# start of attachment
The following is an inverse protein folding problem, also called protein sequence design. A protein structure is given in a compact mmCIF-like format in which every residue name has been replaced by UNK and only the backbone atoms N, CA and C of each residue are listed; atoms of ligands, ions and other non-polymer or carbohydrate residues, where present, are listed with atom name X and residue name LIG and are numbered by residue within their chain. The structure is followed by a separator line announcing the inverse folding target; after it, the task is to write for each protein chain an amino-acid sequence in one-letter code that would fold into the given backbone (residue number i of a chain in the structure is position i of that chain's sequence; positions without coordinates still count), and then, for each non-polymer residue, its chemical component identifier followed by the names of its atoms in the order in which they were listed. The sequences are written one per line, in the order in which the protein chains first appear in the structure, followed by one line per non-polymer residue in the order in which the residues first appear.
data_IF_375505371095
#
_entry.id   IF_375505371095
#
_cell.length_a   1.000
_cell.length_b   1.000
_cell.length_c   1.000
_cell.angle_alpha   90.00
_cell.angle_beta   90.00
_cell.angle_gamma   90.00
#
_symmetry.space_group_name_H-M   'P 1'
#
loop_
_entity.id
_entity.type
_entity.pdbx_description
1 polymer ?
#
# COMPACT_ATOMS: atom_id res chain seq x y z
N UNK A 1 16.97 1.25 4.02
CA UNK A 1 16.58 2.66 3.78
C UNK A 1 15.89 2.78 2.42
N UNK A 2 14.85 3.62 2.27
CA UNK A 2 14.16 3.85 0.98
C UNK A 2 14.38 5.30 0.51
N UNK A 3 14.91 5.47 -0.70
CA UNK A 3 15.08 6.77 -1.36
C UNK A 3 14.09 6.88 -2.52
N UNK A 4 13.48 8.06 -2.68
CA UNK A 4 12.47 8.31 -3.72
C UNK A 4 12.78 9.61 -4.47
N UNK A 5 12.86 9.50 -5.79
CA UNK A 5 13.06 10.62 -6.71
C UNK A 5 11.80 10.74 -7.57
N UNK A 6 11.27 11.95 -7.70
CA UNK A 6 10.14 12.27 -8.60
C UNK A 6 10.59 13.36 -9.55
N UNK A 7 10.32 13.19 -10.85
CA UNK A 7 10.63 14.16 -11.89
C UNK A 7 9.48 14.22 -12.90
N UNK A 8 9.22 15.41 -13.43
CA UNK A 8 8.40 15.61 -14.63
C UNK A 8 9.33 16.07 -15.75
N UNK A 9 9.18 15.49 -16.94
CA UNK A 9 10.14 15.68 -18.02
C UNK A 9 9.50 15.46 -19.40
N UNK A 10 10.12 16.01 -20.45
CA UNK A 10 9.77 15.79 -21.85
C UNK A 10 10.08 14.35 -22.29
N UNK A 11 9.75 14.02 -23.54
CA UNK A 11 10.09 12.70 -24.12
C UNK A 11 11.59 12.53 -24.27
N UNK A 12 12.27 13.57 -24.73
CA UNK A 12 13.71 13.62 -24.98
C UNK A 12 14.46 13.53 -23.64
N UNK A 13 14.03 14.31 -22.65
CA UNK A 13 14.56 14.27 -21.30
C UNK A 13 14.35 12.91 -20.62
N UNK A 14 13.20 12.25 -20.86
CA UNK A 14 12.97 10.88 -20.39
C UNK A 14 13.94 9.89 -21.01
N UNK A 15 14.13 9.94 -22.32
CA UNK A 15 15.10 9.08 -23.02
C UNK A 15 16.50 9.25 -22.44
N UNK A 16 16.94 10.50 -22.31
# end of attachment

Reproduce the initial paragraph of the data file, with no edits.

The following is an inverse protein folding problem, also called protein sequence design. A protein structure is given in a compact mmCIF-like format in which every residue name has been replaced by UNK and only the backbone atoms N, CA and C of each residue are listed; atoms of ligands, ions and other non-polymer or carbohydrate residues, where present, are listed with atom name X and residue name LIG and are numbered by residue within their chain. The structure is followed by a separator line announcing the inverse folding target; after it, the task is to write for each protein chain an amino-acid sequence in one-letter code that would fold into the given backbone (residue number i of a chain in the structure is position i of that chain's sequence; positions without coordinates still count), and then, for each non-polymer residue, its chemical component identifier followed by the names of its atoms in the order in which they were listed. The sequences are written one per line, in the order in which the protein chains first appear in the structure, followed by one line per non-polymer residue in the order in which the residues first appear.